Since 1990, the Artist in Residence Program at Recology San Francisco has encouraged the conservation of natural resources while instilling a greater appreciation for art and the environment in children and adults. This one-of-a-kind program enables artists to work in studio space on site for four months, use materials recovered from the Public Disposal and Recycling Area, and speak to students and the general public about reuse and their residency experiences. Over one-hundred professional Bay Area artists have completed residencies. Applications are accepted annually in August.

When:
Reception- Friday, January 24, 2014, 5-9pm
Reception-Saturday, January 25, 2014, 1-3pm
Additional viewing hours-Tuesday, January 28, 2014, 5-7pm
Artist panel discussion- Tuesday, January 28, 7pm

Where: Art Studio located at 503 Tunnel Ave. and Environmental Learning Center Gallery at 401 Tunnel Ave., San Francisco, CA

Admission is free and open to the public, all ages welcome, wheelchair accessible. http://www.recologysf.com/AIR

Upcoming Artist in Residence Program Exhibition at Recology San Francisco

Posted in Diversion, Events, San Francisco, You Should Know... by art at the dump on September 5, 2013

The Artist in Residence Program at Recology San Francisco will host an exhibition and reception for current artists-in-residence Kristin Cammermeyer and Chad Hasegawa, and visiting artists Claudel Casseus, Romel Jean Pierre, and Racine Polycarpe on Friday, September 20, from 5-9pm and Saturday, September 21, from 1-3pm. Additional viewing hours will be held on Tuesday, September 24, from 5-7pm. An artist panel discussion will follow at 7pm at 401 Tunnel Avenue. This exhibition will be the culmination of work by the artists who have scavenged materials from the dump to make art and promote recycling and reuse.

Kristin Cammermeyer: DOUBLE HOW in & out the Back Room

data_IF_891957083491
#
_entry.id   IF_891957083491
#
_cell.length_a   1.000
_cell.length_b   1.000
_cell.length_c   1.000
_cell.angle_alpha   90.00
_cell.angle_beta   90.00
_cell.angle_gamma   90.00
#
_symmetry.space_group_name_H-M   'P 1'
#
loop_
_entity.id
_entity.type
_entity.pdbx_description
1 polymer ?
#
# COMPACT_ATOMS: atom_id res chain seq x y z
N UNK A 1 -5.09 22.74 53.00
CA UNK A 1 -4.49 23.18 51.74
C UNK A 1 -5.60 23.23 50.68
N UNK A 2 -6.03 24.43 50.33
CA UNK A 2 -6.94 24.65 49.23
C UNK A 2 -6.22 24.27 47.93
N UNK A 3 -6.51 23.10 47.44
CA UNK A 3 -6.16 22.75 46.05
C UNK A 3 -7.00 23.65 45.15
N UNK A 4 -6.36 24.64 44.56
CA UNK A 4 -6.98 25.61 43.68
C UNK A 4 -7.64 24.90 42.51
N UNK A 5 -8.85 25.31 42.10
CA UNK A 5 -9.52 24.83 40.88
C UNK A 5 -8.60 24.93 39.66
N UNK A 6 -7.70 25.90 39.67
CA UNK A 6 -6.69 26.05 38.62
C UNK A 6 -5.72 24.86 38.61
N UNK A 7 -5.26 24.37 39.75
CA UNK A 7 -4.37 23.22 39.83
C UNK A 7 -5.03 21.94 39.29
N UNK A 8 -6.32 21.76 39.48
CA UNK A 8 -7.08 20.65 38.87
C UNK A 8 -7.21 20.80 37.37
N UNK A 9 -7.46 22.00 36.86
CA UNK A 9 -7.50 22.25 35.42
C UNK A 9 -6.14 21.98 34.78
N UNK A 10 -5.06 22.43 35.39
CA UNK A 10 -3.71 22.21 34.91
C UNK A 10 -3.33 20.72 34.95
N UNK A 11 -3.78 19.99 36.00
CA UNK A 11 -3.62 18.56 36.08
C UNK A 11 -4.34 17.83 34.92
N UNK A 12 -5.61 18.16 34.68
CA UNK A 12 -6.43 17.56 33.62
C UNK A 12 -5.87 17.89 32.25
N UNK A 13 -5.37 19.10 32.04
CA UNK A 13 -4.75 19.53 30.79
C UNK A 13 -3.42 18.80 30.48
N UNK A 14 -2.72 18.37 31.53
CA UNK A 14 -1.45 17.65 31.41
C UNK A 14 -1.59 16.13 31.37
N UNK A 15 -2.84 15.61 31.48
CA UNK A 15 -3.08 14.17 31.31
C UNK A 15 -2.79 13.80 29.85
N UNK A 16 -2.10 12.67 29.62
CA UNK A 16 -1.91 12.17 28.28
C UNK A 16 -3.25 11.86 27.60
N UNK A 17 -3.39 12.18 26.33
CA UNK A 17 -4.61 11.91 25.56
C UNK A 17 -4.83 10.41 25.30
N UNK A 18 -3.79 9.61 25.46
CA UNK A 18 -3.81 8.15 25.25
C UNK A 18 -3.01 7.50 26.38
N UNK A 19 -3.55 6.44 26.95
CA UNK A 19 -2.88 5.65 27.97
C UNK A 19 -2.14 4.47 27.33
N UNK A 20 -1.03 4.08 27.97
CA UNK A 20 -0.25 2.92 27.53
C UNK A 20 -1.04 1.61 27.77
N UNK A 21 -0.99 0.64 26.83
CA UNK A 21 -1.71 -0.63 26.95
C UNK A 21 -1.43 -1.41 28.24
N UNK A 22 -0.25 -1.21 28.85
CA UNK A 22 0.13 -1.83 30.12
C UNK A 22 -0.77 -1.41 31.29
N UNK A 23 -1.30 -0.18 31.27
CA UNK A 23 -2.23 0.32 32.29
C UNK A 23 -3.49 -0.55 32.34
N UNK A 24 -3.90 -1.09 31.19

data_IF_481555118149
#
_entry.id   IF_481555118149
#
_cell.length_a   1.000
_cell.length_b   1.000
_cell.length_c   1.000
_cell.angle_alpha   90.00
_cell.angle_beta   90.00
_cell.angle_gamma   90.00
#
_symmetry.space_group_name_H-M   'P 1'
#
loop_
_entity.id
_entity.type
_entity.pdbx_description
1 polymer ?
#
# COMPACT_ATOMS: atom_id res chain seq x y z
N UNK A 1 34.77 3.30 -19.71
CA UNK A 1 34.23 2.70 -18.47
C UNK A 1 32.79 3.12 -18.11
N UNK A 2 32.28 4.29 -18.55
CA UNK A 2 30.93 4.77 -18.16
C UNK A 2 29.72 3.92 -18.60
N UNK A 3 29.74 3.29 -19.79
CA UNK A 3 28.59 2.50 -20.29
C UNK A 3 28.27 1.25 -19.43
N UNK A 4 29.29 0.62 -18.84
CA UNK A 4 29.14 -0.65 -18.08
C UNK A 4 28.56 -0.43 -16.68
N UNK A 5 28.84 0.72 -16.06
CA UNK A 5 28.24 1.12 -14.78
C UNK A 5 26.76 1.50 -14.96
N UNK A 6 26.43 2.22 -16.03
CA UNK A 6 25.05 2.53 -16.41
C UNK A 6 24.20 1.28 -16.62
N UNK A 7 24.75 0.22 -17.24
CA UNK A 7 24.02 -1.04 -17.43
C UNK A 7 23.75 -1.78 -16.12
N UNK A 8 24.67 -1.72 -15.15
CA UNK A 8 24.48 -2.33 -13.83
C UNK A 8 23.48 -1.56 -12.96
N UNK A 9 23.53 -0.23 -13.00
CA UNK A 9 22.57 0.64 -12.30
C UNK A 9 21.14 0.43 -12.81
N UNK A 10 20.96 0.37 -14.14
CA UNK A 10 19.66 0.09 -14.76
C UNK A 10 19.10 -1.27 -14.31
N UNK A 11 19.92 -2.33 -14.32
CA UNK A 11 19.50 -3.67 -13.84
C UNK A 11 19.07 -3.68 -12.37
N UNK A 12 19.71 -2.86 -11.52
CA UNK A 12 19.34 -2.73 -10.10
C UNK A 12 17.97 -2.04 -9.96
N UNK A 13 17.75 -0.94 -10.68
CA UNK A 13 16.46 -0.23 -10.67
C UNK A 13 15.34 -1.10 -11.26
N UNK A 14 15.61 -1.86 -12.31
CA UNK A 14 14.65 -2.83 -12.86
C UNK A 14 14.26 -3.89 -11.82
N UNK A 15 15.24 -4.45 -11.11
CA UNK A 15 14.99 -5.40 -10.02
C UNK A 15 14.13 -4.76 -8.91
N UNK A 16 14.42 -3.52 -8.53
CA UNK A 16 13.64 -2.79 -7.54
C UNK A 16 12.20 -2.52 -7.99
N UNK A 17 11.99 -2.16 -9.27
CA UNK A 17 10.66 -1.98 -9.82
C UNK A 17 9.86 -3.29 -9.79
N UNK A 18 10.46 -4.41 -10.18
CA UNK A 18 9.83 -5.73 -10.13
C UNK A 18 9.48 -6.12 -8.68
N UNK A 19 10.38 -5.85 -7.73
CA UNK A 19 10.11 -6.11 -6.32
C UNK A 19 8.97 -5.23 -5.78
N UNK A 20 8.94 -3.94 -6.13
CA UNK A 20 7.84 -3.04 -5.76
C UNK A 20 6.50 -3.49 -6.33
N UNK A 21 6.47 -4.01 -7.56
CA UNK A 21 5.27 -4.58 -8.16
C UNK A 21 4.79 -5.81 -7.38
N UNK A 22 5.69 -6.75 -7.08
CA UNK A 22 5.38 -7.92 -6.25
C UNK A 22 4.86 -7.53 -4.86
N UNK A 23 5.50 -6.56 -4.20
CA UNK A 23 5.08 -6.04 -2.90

When first looking at Kristin Cammermeyer ’s large-scale installation in the backroom of the Recology Art Studio, one might not immediately see a connection to her background as a painter. But it soon becomes apparent that she manipulates line, color, and perspective to alter perception, much as a painter does to convey three-dimensionality in 2-D. Cammermeyer uses these effects to create a sense of disorientation, which she likens to the surreal environment of the Public Disposal and Recycling Area, where she scavenged for materials. Viewers can succumb to the manipulation of lights, mirrors, and other objects placed in groupings throughout the space that appear like abstract still-lifes, framed by the lumber that is the infrastructure for the installation. Though carefully composed by the artist, the arrangements speak to the random meeting of materials at the Recology site which Cammermeyer has described as, “the arbitrary, yet seemingly composed moments that can occur at the fringes…instances of incidental formalism that suggest a collective consciousness and elegant design in a seemingly haphazard world.”

Site-specific in nature, Cammermeyer’s installation mirrors the framework and trusses of the building’s architecture which she sees as another found material with which to work. Cammermeyer has placed raw materials at the top of the installation, with the materials becoming more refined as they move down through the piece, drawing connections between the artistic process, the dump, and human digestion, in their shared processing of materials through labor. The constant movement of materials at the Recology facility is mimicked in the life-cycle of the installation, documented in her time-lapse video. The video provides a flattened, framed format through which one can experience the changing work. The precision of her construction and the vision behind it becomes even more apparent in this context as lines, shapes, and objects strategically envelop the video screen. Cammermeyer will also embed small mixed-media pieces within the installation and is working on a series of owl boxes for the sculpture garden.

Chad Hasegawa: Os Pukas